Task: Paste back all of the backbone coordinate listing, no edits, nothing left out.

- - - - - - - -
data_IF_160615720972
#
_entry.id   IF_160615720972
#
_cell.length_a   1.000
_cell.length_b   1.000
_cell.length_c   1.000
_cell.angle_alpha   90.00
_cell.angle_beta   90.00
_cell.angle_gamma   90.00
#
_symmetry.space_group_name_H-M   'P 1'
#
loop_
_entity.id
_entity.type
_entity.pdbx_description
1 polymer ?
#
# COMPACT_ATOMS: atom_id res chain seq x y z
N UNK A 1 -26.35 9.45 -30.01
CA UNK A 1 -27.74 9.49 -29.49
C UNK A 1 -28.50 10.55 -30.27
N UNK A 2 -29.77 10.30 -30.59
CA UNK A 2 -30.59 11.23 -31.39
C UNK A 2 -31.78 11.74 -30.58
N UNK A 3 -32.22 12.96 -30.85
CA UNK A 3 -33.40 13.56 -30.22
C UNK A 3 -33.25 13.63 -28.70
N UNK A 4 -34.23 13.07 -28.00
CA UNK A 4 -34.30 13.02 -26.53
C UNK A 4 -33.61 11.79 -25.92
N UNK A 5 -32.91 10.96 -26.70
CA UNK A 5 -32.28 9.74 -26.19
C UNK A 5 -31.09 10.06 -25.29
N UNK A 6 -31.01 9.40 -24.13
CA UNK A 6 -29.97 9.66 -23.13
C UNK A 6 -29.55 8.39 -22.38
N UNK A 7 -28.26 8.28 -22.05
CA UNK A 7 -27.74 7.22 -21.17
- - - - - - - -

data_IF_160615720972
#
_entry.id   IF_160615720972
#
_cell.length_a   1.000
_cell.length_b   1.000
_cell.length_c   1.000
_cell.angle_alpha   90.00
_cell.angle_beta   90.00
_cell.angle_gamma   90.00
#
_symmetry.space_group_name_H-M   'P 1'
#
loop_
_entity.id
_entity.type
_entity.pdbx_description
1 polymer ?
#
# COMPACT_ATOMS: atom_id res chain seq x y z
N UNK A 1 -26.35 9.45 -30.01
CA UNK A 1 -27.74 9.49 -29.49
C UNK A 1 -28.50 10.55 -30.27
N UNK A 2 -29.77 10.30 -30.59
CA UNK A 2 -30.59 11.23 -31.39
C UNK A 2 -31.78 11.74 -30.58
N UNK A 3 -32.22 12.96 -30.85
CA UNK A 3 -33.40 13.56 -30.22
C UNK A 3 -33.25 13.63 -28.70
N UNK A 4 -34.23 13.07 -28.00
CA UNK A 4 -34.30 13.02 -26.53
C UNK A 4 -33.61 11.79 -25.92
N UNK A 5 -32.91 10.96 -26.70
CA UNK A 5 -32.28 9.74 -26.19
C UNK A 5 -31.09 10.06 -25.29
N UNK A 6 -31.01 9.40 -24.13
CA UNK A 6 -29.97 9.66 -23.13
C UNK A 6 -29.55 8.39 -22.38
N UNK A 7 -28.26 8.28 -22.05
CA UNK A 7 -27.74 7.22 -21.17